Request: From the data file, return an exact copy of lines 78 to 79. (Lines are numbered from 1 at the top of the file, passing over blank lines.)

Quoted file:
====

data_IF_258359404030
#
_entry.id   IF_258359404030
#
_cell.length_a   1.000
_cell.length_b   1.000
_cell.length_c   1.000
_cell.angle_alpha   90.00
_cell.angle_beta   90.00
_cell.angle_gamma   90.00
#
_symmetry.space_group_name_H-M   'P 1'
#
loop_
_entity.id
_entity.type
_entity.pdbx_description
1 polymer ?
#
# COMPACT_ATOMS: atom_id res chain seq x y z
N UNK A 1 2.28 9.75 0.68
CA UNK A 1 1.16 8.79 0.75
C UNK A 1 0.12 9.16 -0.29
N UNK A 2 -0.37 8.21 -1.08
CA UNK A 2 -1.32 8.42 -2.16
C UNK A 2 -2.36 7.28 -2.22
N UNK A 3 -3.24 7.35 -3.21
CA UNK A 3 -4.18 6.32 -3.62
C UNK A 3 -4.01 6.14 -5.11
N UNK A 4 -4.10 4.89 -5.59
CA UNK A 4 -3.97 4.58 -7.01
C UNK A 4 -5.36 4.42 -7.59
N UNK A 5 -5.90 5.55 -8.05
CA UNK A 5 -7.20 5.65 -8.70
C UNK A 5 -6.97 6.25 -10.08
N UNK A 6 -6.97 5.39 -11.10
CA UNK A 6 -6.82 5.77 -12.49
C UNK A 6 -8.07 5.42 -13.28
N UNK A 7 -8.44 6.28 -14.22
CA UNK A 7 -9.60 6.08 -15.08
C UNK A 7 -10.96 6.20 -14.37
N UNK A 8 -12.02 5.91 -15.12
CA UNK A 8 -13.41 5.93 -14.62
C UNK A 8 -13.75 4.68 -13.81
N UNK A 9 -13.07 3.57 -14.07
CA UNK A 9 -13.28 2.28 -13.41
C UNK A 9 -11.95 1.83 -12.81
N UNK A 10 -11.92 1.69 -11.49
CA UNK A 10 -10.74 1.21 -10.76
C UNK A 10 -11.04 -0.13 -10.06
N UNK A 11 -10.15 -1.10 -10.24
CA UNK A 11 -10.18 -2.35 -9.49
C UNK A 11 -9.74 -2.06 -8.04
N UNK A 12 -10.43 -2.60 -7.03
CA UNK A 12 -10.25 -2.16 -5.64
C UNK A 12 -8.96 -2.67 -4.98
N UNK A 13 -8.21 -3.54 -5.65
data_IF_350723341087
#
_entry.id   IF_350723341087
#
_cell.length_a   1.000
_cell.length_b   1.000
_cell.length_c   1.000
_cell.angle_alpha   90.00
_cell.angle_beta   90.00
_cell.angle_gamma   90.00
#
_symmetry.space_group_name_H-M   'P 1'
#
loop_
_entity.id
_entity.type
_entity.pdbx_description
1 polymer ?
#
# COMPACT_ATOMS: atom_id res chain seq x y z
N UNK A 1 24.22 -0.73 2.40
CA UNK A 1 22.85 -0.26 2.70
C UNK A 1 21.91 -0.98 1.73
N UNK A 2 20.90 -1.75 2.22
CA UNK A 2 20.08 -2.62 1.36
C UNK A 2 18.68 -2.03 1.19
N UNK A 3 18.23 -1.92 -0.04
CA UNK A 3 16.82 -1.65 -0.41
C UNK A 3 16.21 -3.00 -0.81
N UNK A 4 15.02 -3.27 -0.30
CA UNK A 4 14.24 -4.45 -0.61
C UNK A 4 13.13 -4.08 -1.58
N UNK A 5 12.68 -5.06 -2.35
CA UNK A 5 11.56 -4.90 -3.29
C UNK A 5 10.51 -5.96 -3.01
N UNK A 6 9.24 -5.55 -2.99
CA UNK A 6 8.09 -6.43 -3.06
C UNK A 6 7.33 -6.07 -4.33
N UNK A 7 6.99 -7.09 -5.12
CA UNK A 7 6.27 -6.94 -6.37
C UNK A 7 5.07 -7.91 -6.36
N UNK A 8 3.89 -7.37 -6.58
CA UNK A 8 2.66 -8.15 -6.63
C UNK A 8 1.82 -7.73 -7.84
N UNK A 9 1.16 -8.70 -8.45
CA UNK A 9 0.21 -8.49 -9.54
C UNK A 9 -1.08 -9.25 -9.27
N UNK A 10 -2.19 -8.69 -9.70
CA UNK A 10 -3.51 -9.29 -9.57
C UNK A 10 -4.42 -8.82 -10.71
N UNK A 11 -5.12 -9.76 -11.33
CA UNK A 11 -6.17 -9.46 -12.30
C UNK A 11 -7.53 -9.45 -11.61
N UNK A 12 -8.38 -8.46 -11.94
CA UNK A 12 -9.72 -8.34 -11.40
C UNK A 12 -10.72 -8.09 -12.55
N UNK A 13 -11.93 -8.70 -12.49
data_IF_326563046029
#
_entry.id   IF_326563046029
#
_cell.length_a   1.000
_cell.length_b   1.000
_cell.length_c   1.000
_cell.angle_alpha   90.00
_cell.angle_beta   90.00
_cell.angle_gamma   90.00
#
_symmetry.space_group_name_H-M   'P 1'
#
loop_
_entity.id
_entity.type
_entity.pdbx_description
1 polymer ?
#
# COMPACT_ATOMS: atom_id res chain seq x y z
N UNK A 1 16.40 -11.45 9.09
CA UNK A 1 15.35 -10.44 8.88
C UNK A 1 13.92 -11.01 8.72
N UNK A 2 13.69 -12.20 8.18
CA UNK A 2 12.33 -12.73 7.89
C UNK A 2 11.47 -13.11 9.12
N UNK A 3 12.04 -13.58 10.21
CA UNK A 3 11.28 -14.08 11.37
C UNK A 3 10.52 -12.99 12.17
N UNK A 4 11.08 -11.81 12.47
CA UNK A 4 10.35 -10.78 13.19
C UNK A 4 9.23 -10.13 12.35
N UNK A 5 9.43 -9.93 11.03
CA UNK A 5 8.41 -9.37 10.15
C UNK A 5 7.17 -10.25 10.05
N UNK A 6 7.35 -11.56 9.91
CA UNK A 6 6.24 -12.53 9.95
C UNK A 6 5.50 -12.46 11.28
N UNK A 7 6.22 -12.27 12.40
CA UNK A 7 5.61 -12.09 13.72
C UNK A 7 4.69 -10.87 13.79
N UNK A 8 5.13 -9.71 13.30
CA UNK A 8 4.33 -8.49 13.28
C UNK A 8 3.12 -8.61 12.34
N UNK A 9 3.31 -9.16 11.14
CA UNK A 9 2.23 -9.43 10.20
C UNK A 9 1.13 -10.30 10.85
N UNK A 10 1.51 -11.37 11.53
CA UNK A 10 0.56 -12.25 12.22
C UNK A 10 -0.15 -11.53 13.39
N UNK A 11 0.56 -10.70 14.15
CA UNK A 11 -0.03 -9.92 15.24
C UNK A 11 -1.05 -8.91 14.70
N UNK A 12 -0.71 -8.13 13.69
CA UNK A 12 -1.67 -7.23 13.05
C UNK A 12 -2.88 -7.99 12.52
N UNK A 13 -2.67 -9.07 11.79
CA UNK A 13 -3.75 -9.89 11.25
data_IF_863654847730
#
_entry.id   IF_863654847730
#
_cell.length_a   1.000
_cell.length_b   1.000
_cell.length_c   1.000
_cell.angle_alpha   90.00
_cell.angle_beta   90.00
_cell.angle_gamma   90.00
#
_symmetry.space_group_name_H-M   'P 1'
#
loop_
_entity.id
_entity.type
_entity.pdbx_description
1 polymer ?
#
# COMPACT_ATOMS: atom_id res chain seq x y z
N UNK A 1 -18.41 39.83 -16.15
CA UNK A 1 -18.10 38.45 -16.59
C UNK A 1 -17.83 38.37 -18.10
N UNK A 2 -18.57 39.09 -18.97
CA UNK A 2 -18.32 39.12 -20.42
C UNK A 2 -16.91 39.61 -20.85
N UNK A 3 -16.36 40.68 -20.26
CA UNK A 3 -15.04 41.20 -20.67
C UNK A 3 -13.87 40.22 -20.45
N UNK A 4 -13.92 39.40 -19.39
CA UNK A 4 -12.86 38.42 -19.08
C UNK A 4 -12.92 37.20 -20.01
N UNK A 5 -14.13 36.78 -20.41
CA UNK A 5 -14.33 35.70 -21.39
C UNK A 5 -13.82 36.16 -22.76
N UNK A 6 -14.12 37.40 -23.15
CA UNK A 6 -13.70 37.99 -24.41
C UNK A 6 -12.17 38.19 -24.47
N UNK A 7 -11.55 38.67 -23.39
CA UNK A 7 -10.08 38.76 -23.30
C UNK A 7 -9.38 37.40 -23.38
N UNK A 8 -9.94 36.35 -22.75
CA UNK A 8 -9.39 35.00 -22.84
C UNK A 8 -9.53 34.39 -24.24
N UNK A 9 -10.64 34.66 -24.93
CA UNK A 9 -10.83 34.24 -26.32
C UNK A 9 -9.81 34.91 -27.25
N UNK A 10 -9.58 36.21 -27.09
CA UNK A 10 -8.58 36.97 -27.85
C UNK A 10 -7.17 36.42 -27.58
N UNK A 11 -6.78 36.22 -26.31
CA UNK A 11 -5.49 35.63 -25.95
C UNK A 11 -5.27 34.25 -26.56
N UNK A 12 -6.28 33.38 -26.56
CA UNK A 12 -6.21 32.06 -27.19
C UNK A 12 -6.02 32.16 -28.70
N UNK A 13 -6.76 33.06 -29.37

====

N UNK A 1 24.22 -0.73 2.40
CA UNK A 1 22.85 -0.26 2.70